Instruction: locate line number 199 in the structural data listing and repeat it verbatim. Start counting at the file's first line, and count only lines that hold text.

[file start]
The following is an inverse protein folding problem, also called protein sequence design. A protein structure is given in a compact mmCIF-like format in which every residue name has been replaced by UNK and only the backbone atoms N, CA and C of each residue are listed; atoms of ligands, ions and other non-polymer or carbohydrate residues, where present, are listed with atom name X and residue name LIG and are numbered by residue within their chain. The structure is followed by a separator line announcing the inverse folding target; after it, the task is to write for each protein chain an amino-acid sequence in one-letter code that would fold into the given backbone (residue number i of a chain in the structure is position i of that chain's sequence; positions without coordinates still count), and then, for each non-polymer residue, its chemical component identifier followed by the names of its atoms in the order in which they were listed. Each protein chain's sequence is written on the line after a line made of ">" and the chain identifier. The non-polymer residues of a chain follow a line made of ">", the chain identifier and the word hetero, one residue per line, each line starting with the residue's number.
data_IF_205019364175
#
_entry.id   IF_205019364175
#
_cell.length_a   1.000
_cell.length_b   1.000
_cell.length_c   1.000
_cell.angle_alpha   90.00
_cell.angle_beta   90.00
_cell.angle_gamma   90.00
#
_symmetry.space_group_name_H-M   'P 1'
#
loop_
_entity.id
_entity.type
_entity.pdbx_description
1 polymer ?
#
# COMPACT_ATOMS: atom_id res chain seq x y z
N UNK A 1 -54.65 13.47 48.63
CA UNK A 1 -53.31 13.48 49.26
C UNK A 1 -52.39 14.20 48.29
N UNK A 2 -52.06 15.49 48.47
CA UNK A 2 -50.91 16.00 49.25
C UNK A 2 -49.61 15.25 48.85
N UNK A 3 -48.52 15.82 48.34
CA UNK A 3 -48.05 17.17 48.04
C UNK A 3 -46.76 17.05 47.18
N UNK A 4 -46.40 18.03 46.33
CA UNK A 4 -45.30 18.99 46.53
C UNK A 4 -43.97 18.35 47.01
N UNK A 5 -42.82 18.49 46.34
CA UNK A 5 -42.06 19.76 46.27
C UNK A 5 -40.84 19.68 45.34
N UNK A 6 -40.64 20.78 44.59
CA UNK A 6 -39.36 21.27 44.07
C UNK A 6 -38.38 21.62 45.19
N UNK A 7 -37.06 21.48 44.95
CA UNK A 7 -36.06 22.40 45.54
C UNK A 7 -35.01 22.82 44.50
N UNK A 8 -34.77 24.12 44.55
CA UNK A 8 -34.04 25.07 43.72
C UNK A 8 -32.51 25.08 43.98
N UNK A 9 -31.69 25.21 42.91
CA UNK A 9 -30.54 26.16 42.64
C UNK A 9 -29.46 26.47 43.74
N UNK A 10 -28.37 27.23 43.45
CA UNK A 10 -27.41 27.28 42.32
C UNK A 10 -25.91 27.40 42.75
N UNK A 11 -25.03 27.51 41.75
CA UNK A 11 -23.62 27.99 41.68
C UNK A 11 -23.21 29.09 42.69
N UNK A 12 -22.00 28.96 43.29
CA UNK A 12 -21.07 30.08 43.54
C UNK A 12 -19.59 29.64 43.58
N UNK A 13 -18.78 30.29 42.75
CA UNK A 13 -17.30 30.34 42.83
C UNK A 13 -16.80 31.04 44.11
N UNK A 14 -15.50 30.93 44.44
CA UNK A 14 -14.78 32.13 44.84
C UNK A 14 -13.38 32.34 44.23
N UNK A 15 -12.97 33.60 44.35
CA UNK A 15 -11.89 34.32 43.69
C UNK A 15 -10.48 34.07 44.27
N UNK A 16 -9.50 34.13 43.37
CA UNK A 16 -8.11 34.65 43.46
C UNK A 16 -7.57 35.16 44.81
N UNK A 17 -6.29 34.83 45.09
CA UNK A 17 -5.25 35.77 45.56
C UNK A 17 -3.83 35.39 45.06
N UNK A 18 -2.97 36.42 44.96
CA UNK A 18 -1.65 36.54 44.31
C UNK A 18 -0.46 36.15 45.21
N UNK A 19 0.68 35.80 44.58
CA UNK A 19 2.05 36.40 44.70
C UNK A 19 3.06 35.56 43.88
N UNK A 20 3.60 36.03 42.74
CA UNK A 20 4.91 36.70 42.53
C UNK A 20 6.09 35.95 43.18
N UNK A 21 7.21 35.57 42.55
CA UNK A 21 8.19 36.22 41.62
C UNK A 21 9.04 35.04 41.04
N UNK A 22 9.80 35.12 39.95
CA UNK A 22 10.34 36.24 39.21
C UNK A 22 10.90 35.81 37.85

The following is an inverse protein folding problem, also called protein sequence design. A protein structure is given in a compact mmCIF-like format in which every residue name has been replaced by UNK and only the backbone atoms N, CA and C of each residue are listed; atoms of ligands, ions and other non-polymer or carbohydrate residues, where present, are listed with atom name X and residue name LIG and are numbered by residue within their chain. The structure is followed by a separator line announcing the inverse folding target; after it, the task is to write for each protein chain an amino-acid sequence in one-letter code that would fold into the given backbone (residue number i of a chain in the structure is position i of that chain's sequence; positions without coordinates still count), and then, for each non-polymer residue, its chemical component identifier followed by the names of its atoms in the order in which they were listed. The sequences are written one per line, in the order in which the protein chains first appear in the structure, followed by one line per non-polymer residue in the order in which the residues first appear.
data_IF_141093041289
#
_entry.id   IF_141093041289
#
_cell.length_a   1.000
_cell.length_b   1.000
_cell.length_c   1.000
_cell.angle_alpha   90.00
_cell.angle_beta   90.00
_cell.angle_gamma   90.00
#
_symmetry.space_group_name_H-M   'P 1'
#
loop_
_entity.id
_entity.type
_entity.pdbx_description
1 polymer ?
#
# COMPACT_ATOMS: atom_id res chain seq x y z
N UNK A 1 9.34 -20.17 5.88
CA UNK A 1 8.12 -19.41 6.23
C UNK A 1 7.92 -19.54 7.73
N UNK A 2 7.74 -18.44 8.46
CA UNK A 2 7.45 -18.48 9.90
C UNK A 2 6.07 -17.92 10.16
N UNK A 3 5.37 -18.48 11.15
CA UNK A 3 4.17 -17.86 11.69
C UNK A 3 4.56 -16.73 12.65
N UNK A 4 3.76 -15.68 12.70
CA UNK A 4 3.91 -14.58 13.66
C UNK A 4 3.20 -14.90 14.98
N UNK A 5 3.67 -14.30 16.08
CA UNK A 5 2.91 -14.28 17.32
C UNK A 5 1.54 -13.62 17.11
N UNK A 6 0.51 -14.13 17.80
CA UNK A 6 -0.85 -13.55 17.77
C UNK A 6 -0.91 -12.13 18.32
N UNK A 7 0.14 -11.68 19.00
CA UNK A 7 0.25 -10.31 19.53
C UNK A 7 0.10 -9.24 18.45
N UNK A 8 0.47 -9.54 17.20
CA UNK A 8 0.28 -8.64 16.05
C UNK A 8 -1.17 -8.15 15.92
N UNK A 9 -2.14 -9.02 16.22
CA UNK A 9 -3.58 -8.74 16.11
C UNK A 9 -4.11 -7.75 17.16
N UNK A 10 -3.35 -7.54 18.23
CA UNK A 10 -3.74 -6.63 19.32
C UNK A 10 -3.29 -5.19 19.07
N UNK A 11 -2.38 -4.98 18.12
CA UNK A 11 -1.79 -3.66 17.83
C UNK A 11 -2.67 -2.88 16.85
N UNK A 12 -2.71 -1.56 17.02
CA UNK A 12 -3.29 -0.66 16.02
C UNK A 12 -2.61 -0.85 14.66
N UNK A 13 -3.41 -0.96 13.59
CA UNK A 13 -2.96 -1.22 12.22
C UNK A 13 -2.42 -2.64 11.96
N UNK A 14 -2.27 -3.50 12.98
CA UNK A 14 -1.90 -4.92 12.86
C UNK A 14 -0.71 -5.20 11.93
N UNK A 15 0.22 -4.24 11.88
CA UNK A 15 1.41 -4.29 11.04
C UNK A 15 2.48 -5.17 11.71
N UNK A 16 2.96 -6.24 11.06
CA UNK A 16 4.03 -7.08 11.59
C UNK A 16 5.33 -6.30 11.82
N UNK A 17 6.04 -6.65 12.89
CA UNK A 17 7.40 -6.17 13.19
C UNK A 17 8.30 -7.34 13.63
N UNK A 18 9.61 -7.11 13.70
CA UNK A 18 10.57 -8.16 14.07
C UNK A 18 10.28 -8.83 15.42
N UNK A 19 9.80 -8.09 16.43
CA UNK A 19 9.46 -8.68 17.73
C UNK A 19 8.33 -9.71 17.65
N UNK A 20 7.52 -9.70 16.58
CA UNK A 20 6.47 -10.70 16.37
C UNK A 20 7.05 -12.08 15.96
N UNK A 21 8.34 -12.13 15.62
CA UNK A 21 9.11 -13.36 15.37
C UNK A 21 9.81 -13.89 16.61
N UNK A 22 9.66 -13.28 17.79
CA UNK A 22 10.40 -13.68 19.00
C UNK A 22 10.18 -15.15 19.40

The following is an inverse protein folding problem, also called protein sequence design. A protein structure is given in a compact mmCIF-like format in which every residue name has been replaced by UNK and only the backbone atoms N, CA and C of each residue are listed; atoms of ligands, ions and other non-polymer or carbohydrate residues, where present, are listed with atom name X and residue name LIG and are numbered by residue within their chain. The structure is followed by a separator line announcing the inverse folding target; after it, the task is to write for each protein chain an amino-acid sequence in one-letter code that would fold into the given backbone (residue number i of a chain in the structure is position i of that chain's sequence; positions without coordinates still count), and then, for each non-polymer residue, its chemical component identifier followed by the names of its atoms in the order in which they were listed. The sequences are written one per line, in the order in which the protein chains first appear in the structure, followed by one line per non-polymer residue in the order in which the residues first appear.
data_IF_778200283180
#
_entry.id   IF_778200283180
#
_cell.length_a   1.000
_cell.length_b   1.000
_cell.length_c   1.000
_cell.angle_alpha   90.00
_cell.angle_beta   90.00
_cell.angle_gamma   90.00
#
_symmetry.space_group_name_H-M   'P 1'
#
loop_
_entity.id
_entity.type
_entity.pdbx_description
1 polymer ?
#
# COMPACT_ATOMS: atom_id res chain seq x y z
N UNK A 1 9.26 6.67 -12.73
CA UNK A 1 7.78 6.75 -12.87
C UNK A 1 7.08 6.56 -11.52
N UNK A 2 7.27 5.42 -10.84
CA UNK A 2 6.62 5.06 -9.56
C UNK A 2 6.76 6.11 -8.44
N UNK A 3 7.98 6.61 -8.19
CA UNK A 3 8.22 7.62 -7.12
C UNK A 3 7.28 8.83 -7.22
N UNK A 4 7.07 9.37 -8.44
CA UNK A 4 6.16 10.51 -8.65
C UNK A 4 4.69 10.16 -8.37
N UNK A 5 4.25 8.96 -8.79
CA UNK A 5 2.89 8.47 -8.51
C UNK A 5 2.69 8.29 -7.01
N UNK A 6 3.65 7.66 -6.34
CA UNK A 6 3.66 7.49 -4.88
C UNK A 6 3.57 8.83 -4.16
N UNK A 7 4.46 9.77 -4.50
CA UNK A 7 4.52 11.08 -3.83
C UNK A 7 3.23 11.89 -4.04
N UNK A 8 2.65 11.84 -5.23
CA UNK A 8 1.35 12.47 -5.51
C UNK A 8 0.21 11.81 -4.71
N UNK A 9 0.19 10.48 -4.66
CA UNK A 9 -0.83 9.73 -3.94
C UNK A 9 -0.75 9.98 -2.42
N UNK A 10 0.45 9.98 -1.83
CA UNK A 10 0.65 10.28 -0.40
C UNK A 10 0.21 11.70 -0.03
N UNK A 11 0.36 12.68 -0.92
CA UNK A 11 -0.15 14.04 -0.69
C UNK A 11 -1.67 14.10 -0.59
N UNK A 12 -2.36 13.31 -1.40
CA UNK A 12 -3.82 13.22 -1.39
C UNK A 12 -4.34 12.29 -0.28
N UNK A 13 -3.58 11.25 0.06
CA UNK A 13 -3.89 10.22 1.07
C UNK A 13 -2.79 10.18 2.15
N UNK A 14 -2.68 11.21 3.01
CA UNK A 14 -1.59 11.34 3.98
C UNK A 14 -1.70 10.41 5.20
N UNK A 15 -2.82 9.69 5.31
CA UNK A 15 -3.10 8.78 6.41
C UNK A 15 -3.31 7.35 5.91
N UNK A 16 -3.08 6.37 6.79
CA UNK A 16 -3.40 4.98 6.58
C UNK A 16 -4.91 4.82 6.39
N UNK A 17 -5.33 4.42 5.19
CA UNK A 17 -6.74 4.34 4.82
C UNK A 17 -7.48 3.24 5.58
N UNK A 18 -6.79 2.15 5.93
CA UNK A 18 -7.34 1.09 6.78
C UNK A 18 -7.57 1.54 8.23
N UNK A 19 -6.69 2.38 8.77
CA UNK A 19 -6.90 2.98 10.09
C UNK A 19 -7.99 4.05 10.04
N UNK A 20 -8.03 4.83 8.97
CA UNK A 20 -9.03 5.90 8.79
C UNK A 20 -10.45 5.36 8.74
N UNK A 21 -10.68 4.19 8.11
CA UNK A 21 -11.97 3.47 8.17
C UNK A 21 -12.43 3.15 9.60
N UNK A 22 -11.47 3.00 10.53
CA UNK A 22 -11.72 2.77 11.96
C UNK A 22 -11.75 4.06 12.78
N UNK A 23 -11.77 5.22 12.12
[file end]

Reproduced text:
N UNK A 2 7.27 5.42 -10.84